That song was 1960's "Tossin' & Turnin'," a kinetic R&B rave-up as restless as the insomnia Lewis described in its lyrics, which exploded commercially in 1961. The song hit No. 1 on the Billboard Hot 100 on July 10th of that year, staying there for seven weeks -- an unusually long reign in the chart's early history -- and ultimately topping Billboard's year-end Hot 100 for 1961. In 2018, it landed at No. 36 on Billboard's all-time Hot 100, fourth-highest of any song from the '60s.
Lewis' time in the mainstream was relatively brief. After scoring one more top 10 hit ("One Track Mind," No. 9) that October, he only hit the Hot 100 twice more, and never again made the top 40. "Tossin' & Turnin'" endured in the cultural memory, though, in large part due to its prominent use in two hit comedies of the '70s, both set in the early '60s: American Graffiti (1973) and Animal House (1978). The song has also been covered by acts ranging from girl groups The Marvelettes and The Supremes to rockers Peter Criss and Joan Jett.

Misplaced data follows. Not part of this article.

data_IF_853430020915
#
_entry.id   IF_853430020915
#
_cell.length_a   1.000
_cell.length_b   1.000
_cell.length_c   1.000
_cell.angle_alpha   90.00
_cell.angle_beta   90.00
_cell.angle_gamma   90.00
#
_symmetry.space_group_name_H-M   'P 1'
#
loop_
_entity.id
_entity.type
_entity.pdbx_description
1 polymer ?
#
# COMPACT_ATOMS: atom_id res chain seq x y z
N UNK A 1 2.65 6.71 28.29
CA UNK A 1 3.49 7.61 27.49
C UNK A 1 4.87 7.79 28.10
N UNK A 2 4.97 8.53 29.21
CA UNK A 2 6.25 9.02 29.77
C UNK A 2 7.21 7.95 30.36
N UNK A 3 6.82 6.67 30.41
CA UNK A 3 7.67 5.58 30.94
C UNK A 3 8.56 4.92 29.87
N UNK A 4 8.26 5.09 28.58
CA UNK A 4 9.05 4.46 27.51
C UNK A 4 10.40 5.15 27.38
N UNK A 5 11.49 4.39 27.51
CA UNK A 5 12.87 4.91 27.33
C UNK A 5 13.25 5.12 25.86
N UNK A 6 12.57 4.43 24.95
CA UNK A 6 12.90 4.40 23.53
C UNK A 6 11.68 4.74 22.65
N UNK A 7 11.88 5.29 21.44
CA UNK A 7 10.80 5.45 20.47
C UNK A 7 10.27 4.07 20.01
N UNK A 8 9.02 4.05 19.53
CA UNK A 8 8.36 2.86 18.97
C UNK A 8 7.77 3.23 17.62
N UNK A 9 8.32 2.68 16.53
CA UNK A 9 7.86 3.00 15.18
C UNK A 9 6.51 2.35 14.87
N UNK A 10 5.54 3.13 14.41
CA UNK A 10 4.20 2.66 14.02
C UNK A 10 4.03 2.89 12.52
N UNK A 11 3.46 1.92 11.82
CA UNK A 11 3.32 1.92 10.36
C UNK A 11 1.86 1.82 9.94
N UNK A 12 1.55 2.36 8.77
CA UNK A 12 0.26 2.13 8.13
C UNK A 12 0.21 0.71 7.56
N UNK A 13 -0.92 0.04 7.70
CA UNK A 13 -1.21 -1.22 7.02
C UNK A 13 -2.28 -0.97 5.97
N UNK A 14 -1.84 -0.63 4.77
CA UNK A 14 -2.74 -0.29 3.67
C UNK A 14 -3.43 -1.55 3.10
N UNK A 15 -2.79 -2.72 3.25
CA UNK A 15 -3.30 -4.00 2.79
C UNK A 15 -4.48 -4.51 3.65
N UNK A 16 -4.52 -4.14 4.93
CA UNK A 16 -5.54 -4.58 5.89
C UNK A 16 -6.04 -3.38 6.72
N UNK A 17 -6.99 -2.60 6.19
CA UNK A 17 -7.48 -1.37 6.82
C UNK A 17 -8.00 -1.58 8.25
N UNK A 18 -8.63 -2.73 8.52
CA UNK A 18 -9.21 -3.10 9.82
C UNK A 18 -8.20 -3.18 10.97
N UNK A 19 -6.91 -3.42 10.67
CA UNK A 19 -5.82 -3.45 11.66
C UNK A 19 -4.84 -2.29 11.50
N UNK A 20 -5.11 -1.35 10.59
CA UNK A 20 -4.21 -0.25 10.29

The singer spent the last four decades of his life in New Jersey, with his final years spent at the Forest Hill Healthcare Center in Newark. He continued to play live well into his 80s -- though vision problems made performing challenging, and he described himself as "virtually blind" to NJ.com in 2011. "It's like Stevie (Wonder) said: We all have that inner vision," he explained. "That helps a lot."
Lewis is survived by three children -- Fonda Simmons, Marva Brooks and Zain Abdullah, born Zayne Lewis -- as well as by 11 grandchildren and eight great-grandchildren. Abdullah tells Billboard that he is writing a father-son memoir, for which he's interviewed his father extensively, and that there will be both a memorial and tribute concert to Lewis, which he began planning even before his father's death. Artists interested in playing the tribute concert can sign up for it here.